More thought needed in 'saving' the environment


POSTED: Monday, June 01, 2009

The Star-Bulletin, wire services and other publications often refer to activities of “;environmentalists.”; A little thought and consideration will reveal that most of these people speaking or writing are not really environmentalists in the true sense of the word. They are primarily activists for some cause or against some cause or project.

In the environmental assessment course I developed and taught at the University of Hawaii in Hilo, I pointed out the problem of “;single issue environmentalists”; and of doing a fair environmental assessment. A reasonable environmental assessment requires consideration of the overall environmental impact and not just the narrow concern of one group.

Examples abound: Surfers on Kauai yelling about the new ferry, which had no effect on surf sites; enduring lengthy delays for minor concerns on the Saddle Road, dragging it out while people died on the most dangerous road in the state; pressure from the EPA resulting in drilling a well requiring imported oil and increasing emissions rather than continuing a spring source for water on the Big Island, etc. Unfortunately, politicians yield easily to some of these outspoken, pseudo-environmentalists, with adverse results.

Failure to use valid scientific input has resulted in adverse consequences from such laws as requiring that ethanol (ethyl alcohol) be added to our automotive gasoline. Most drivers report lower mileage resulting in more emissions, and users of small engines have seen damage from the alcohol the engines were not intended to use.

Meanwhile, the few remaining sugar plantations have not produced any alcohol and it must be imported from Brazil or the mainland. This is another example of the urge to “;go green”;; the result is not unexpected consequences but consequences not considered by some of those involved.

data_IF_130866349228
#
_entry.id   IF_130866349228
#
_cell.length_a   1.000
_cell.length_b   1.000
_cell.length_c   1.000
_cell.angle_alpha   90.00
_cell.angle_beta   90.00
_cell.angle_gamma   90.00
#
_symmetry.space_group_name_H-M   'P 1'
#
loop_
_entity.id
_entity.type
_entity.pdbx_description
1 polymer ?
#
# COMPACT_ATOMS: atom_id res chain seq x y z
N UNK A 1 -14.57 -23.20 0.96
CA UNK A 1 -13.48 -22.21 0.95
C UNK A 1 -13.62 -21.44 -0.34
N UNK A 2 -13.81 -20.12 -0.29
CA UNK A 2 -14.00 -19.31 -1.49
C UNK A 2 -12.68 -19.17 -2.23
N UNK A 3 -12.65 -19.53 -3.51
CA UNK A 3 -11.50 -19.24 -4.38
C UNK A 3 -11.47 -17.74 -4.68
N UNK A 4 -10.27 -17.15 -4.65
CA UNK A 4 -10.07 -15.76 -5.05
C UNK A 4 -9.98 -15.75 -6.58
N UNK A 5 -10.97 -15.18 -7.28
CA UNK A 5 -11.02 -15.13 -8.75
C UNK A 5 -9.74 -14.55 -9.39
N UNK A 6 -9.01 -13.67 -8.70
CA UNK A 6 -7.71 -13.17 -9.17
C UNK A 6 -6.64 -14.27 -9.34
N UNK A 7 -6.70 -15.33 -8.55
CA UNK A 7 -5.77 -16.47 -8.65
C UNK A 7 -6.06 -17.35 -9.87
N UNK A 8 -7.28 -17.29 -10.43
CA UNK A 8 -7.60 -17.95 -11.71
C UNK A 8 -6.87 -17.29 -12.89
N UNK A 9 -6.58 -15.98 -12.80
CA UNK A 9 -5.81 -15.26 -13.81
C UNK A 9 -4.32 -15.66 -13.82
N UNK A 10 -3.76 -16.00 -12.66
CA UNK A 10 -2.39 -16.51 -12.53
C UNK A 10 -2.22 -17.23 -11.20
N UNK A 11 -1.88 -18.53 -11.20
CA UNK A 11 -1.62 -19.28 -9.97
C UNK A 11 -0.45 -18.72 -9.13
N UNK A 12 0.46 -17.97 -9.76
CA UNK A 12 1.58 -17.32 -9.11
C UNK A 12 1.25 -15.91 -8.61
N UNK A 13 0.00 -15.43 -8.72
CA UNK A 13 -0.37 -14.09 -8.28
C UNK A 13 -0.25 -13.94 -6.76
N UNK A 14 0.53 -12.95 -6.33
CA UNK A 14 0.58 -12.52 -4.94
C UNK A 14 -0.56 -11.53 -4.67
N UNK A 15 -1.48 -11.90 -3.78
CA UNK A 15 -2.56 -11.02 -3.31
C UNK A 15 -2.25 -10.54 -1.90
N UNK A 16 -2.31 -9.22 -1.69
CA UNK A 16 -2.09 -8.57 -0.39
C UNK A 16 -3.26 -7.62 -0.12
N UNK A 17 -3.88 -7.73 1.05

Clearly, Hawaii needs science and technical knowledge more than ever. In the past, sugar had the HSPA and pineapples had the PRI. These activities applied science to produce the highest yields anywhere in the world. Their scientists and engineers provided talents which were applied to the water supply, electric power, disaster relief, and other needs which greatly benefited the state—though with some problem consequences.

Especially, we need genuine environmentalists, we need to identify them separately from the “;CAVE”; people (Citizens Against Virtually Everything), and we need to urge our legislators to call on them and listen to them. The local media often has a reporter who realizes this and may know whom to call for valid information. The wire services often do not.

Without these resources, legislators and regulators and politicians tend to pay more heed to groups that speak with a loud voice rather than getting advice from organizations such as the Hawaii Association of Environmental Professionals, retired scientists and engineers, as well as applying critical thinking, considering history, and stopping long enough to use just plain common sense. These are the factors that all of the above as well as citizens should think over before rushing to join the PC, “;green”; bandwagon. The intent is good; the means may not be.


George D. Curtis is an affiliate professor at the University of Hawaii.